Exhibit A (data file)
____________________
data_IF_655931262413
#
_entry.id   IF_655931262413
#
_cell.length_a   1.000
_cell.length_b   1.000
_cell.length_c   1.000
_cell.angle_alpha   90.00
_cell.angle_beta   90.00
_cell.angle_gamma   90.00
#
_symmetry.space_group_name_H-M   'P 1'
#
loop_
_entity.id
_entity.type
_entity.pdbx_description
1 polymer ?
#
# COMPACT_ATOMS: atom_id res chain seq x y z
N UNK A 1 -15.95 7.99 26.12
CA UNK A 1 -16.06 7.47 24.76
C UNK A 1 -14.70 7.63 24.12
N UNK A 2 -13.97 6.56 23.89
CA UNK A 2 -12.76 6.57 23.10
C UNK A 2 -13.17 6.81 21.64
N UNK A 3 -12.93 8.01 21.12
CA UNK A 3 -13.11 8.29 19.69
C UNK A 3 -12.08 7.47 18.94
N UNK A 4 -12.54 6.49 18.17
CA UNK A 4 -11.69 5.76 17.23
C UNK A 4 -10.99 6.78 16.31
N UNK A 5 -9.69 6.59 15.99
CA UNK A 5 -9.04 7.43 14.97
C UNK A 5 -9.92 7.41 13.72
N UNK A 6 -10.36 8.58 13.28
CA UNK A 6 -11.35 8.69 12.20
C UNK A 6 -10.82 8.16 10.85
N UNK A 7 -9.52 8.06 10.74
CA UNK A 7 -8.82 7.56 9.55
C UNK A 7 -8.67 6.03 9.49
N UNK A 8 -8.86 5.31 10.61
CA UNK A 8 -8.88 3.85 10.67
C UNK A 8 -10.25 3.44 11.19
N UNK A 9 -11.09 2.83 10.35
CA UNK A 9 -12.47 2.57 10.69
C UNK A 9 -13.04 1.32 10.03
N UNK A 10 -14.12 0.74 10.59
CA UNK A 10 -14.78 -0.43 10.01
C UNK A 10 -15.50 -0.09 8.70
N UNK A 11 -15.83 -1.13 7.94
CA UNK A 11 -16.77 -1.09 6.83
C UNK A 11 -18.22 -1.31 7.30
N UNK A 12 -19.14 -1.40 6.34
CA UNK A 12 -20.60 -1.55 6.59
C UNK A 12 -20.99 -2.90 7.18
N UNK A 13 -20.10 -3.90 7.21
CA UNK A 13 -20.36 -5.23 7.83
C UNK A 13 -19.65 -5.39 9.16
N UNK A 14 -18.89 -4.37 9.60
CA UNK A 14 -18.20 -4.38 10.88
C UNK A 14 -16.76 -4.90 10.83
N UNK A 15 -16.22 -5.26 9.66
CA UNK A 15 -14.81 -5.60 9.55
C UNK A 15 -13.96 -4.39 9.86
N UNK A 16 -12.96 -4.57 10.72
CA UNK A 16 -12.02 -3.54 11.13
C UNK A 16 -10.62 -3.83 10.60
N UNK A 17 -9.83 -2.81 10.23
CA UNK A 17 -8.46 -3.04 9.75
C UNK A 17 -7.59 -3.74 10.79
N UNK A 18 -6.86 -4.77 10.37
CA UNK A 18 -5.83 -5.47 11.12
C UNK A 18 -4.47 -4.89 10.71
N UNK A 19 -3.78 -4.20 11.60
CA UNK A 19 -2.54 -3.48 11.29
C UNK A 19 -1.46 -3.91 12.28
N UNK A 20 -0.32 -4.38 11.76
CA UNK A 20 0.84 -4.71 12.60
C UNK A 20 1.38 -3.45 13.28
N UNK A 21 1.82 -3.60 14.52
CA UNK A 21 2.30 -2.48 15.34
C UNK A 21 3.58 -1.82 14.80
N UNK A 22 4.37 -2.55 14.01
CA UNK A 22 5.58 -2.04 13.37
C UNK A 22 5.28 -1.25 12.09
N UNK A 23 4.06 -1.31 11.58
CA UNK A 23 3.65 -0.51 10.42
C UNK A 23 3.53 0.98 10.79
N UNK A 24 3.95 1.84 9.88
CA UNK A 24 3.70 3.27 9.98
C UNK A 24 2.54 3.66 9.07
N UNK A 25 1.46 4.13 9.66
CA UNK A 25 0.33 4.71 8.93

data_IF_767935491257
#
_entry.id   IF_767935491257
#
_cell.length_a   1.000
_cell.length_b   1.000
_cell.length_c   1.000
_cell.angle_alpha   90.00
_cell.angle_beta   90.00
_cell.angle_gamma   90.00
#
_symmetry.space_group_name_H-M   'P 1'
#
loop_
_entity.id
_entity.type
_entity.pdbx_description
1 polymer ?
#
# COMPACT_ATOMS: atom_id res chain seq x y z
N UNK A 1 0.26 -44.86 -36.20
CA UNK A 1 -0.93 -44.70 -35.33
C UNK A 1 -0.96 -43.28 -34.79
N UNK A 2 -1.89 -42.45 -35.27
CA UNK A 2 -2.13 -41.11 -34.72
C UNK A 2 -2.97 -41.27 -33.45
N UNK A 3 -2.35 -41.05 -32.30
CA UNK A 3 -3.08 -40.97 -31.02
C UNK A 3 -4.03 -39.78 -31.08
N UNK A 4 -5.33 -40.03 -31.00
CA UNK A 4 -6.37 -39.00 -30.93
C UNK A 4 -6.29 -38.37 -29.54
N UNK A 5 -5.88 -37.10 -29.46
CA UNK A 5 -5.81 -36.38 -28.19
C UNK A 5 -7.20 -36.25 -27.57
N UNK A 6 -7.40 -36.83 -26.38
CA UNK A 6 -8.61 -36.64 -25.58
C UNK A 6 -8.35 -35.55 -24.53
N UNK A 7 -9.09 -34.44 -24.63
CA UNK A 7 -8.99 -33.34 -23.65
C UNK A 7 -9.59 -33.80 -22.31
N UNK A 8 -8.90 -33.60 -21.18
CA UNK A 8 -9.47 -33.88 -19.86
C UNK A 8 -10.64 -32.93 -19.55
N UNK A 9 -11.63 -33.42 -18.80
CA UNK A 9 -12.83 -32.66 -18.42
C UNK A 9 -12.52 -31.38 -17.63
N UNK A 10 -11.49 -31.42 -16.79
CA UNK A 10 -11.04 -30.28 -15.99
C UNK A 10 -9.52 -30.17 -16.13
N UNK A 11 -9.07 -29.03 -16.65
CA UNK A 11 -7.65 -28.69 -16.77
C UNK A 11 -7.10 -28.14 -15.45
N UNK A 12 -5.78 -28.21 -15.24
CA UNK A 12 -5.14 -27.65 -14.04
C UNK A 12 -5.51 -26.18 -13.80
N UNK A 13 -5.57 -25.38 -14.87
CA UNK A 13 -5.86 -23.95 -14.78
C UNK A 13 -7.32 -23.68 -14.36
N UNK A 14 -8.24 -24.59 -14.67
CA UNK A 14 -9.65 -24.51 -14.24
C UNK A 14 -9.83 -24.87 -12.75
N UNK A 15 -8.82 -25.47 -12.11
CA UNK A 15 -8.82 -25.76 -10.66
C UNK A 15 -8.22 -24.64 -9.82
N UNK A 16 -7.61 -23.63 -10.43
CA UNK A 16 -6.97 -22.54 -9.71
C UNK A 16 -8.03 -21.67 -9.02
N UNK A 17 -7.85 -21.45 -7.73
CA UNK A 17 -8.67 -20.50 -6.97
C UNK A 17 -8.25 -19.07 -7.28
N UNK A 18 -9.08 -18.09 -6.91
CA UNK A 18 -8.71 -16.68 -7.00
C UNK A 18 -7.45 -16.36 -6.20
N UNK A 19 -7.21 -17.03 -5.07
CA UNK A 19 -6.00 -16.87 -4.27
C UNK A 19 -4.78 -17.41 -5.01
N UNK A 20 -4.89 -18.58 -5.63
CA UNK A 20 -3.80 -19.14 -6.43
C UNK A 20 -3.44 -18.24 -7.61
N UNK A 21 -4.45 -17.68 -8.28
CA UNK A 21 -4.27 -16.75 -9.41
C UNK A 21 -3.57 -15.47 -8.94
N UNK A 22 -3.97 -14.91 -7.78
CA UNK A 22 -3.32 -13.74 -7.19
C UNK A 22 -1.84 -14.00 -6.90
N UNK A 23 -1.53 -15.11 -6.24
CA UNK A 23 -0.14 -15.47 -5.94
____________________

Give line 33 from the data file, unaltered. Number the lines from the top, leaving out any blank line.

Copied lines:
N UNK A 5 -9.69 6.59 15.99